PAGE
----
“But I think some of the roles that are being glossed over are in that legal operations space. And I think now, particularly given the role that tech is playing and AI, we hear about it all the time, all these buzzwords, but there really is an entire legal piece that sits behind a lot of that tech and that software. And so, I think that’s a space that’s really growing and that will see a lot of development over the next few years.”

While Ms Giamadakis went straight into in-house work, she said that it’s still harder for grads than going into private practice.

“At the moment, a lot of organisations don’t have a clear graduate program for in-house roles, I know that there are organisations out there that do have it. So, if you feel that an in-house career path is a good move for you, then definitely look into it. I still think that it is hard work and you need to be really passionate about it and have that motivation and drive to make it happen. And I just think that if it’s something that you’re passionate about, really go out there, network with people, ask those questions and that’s how you get in,” she explained.

“I wasn’t really aware of these alternative career paths, but I think more and more now there are organisations out there that are sort of raising awareness. I think a lot of companies are a bit more vocal about the alternative career paths that are out there. I also think that the in-house legal counsel and general counsel individuals in Australia are a lot more vocal about how they got to where they are as well.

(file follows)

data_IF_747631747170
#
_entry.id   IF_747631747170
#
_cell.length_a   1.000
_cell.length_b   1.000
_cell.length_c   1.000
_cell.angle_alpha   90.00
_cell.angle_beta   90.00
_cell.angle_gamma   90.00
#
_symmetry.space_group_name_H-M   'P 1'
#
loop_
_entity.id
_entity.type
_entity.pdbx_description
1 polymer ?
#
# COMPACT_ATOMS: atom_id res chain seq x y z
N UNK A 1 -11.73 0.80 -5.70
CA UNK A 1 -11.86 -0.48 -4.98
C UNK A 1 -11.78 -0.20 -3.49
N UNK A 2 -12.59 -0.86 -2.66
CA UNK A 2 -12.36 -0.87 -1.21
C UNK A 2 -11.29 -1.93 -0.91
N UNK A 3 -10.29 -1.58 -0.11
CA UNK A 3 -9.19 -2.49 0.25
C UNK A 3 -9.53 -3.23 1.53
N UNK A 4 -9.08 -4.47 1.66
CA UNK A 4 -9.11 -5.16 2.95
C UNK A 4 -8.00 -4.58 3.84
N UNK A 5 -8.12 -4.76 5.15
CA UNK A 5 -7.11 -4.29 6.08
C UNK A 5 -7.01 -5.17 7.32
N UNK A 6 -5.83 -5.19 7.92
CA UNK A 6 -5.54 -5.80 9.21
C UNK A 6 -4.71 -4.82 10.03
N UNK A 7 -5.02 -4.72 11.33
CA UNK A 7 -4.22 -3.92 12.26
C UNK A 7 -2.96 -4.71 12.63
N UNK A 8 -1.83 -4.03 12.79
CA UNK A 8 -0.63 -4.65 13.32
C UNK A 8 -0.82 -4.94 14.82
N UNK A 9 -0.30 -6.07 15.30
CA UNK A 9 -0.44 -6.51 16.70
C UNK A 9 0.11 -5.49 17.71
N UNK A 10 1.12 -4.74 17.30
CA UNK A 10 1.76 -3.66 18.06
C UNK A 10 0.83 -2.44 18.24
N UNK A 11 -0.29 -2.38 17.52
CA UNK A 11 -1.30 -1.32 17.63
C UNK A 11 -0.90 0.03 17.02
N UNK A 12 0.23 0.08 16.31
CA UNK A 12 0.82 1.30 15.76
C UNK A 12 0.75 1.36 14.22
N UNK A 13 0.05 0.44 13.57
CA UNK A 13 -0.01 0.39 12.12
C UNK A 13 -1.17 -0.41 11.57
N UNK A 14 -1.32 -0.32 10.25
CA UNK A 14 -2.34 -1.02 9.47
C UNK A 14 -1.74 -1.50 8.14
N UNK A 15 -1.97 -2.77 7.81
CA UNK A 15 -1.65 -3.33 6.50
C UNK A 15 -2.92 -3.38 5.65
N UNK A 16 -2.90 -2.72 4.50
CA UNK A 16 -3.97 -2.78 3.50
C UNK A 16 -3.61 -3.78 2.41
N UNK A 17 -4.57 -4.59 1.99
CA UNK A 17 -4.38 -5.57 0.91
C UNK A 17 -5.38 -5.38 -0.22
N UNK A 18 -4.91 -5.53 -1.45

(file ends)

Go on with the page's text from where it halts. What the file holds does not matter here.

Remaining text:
“And so, a lot of them are quite keen to talk to students. I know I reached out to a number of different people while I was still at uni, trying to get a feel for where I wanted to land, and a lot of people are very happy to just have a chat. Everyone loves talking about what they do.”

Ms Giamadakis also advised law students to try a variety of different things to determine what career path they might want to take.

“A lot of universities offer internships and so I think that’s a really good way even to just narrow it down and see what areas of law that you like. A lot of suburban law firms are a lot easier to break into for paralegal roles while you’re still studying. So, I think it’s really good to get a foot in the door that way as well and see what you like. Even just going to career events and speaking to the individuals there,” she concluded.

“So, I knew that I wanted to end up in-house, but I still went to all the networking events that were predominantly law firms because at the end of the day, their clients are businesses that I might have worked for later down the track and that was really valuable experience as well.”

The transcript of this podcast episode was slightly edited for publishing purposes. To listen to the full conversation with Chloe Giamadakis, click below: